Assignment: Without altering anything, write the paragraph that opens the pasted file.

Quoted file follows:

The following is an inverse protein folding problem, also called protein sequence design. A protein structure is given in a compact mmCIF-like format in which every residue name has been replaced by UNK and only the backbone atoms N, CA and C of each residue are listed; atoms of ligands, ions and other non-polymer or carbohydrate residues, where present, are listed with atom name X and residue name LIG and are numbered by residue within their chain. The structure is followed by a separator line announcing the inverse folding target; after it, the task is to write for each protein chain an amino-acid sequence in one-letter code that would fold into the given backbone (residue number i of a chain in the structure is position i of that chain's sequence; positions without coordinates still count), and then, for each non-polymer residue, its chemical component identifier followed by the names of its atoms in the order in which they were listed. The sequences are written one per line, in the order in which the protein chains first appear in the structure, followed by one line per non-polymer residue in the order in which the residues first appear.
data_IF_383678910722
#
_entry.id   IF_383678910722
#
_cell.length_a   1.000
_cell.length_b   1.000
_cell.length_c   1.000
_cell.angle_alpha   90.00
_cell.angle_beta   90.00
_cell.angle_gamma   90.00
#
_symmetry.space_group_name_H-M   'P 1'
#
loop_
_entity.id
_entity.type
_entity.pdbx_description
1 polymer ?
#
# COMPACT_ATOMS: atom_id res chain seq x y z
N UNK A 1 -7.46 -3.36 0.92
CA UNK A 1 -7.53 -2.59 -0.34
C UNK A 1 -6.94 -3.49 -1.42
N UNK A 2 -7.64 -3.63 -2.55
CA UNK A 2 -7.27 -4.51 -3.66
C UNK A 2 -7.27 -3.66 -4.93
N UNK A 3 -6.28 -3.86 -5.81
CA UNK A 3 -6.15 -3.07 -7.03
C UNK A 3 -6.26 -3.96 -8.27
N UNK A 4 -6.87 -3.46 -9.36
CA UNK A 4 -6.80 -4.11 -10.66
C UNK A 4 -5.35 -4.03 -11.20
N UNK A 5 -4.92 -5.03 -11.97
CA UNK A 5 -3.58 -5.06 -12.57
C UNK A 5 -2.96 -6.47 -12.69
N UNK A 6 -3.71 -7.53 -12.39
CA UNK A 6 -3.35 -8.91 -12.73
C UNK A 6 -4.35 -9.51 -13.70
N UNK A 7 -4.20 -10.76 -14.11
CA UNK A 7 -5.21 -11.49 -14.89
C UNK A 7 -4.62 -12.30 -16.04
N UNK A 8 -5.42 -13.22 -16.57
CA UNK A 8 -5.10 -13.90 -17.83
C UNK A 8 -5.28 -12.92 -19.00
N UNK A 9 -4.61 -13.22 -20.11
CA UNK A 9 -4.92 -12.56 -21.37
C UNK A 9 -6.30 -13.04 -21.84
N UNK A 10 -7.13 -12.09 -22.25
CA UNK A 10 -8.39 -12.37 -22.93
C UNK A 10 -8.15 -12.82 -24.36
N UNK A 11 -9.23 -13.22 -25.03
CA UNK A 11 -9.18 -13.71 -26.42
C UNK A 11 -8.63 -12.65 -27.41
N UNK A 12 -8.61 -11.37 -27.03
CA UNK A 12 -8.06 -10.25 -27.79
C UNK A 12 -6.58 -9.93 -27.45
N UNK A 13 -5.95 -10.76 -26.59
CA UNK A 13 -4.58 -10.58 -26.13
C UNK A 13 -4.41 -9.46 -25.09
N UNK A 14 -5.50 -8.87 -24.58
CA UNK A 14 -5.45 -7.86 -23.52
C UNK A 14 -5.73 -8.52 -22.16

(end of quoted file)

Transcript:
The following is an inverse protein folding problem, also called protein sequence design. A protein structure is given in a compact mmCIF-like format in which every residue name has been replaced by UNK and only the backbone atoms N, CA and C of each residue are listed; atoms of ligands, ions and other non-polymer or carbohydrate residues, where present, are listed with atom name X and residue name LIG and are numbered by residue within their chain. The structure is followed by a separator line announcing the inverse folding target; after it, the task is to write for each protein chain an amino-acid sequence in one-letter code that would fold into the given backbone (residue number i of a chain in the structure is position i of that chain's sequence; positions without coordinates still count), and then, for each non-polymer residue, its chemical component identifier followed by the names of its atoms in the order in which they were listed. The sequences are written one per line, in the order in which the protein chains first appear in the structure, followed by one line per non-polymer residue in the order in which the residues first appear.